Immigration policy is a huge topic in the book. Was it difficult to portray the different sides of immigration law impartially? Which character’s opinions come closest to your own views on immigration?
There’s really only one aspect of the problem addressed in this story: the unfairness of the current laws to people who come here needing and wanting to work. To develop other sides of the question, such as the danger of creating a class of virtual slaves who can’t appeal to our laws for redress of crimes against them, or the patent fact that illegal immigrants who work for less than minimum wage undermine the advances in pay and working conditions made by organized labor, would have made the novel a polemic. That said, I suppose Janet Weston comes closest to my view.
Friends, neighbors, and work associates form a diverse extended family around Standfast. Which of these minor characters is your personal favorite?
I’m pretty fond of Nick Weston. He’s an irritating little toot, but awfully sweet.
Gender roles play a big part in your novel. Do you think that living on a ranch makes men’s and women’s roles more or less flexible? Why?
More. Because the work has to get done by somebody, that’s the bottom line. If cows don’t get fed in winter, they die, so they don’t care who’s cutting the baling twine.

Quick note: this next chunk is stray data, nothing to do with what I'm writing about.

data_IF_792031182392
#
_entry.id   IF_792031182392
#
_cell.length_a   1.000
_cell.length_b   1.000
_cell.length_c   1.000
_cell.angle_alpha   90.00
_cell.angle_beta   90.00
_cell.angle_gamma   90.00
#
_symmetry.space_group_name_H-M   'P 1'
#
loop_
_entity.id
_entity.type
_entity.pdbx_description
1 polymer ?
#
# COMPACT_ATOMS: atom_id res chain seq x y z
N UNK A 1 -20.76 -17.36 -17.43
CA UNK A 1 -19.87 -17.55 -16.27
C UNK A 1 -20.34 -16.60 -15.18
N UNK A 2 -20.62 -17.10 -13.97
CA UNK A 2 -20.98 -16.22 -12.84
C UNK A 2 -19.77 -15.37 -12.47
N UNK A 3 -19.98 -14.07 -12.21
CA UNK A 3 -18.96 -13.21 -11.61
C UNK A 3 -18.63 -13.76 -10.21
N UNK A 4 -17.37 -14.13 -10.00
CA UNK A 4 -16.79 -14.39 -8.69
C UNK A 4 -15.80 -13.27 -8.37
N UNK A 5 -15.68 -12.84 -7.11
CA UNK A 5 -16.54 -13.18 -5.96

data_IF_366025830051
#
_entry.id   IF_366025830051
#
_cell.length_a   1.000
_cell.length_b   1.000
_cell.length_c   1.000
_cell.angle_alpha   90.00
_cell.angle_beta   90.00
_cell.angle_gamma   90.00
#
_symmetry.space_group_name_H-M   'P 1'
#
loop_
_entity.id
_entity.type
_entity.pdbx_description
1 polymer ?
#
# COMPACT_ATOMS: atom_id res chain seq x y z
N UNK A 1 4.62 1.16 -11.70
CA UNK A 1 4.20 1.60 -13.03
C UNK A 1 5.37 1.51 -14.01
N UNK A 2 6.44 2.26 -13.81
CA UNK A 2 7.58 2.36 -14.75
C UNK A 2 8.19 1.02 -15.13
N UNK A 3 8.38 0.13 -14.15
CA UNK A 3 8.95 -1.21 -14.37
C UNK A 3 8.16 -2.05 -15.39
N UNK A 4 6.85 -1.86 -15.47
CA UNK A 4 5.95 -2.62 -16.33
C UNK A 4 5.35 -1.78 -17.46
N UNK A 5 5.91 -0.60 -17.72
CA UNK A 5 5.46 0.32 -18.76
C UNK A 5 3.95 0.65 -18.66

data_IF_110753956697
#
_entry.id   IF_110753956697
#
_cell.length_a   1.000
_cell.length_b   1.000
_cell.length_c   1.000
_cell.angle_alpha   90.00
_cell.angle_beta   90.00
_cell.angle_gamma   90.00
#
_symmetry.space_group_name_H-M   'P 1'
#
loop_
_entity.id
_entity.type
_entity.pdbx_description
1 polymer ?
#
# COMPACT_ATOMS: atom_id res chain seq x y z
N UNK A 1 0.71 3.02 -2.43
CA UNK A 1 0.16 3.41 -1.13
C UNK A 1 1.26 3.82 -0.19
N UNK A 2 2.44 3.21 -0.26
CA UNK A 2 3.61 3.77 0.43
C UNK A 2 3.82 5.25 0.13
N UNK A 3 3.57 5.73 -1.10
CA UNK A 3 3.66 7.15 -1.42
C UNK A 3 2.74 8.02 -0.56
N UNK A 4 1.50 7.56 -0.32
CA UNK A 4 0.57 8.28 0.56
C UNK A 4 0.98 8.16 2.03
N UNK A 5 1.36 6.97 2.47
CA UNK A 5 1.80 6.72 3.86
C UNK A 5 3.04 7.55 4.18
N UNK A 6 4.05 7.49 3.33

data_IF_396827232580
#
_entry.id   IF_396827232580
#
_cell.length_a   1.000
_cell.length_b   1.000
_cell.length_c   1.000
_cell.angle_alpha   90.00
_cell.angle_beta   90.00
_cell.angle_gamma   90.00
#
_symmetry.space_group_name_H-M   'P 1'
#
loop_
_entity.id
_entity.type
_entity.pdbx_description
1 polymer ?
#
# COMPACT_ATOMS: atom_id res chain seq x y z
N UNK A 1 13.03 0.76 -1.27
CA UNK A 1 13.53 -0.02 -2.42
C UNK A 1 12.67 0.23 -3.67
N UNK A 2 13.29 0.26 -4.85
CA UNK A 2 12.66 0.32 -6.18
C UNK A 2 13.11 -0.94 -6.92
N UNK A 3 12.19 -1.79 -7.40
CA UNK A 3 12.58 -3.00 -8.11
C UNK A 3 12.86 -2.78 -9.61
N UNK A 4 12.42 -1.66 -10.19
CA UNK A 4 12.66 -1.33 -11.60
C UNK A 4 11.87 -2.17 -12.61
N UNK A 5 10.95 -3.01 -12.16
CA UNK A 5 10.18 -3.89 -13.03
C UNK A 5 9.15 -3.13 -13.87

Alice Andison’s nickname, Roan, refers to a roan mule, and Domingo’s father used to call him an ox. How did you choose these two animals to describe your main characters?
The name Roan actually refers to Alice’s freckles, but the mule business comes from William Faulkner’s oft-quoted line about a mule being willing to work for a man for ten years for the privilege of kicking him once. She’s such a model of unglamorous endurance—and such an easy keeper!—that she seems to have earned her kicking privileges. Also she’s childless, barren like a mule. About Domingo, “ox” is ironic: contrariwise, he’s thoroughly masculine, quick, clever, and good to look at.
Jerry Graeme is an unusual antagonist; Alice describes him as “her only enemy,” but she has mixed feelings after his death. Who inspired this sinister character? Do you have any sympathy for him, or did you cast him as a purely evil character?
I sweated over that guy. He’s nastier than I meant him to be; I think that’s why I got him out of the way so quickly after the attack. He was making me sick. The worst of it is, I know how scared and sad, how absolutely wretched such a person would feel practically all the time. People don’t botch themselves; they get botched, and then they have to live like that. That’s what Alice sees, once the threat is gone.
All Roads Lead Me Back to You is your first novel. What can we look forward to in your next one?
Some of the same characters. I’m getting interested in JoNelle Jussum. And of course there’s a lot more to be said about Socorro Roque. And my dad wants me to write something about the Army. Now, how’s that going to work?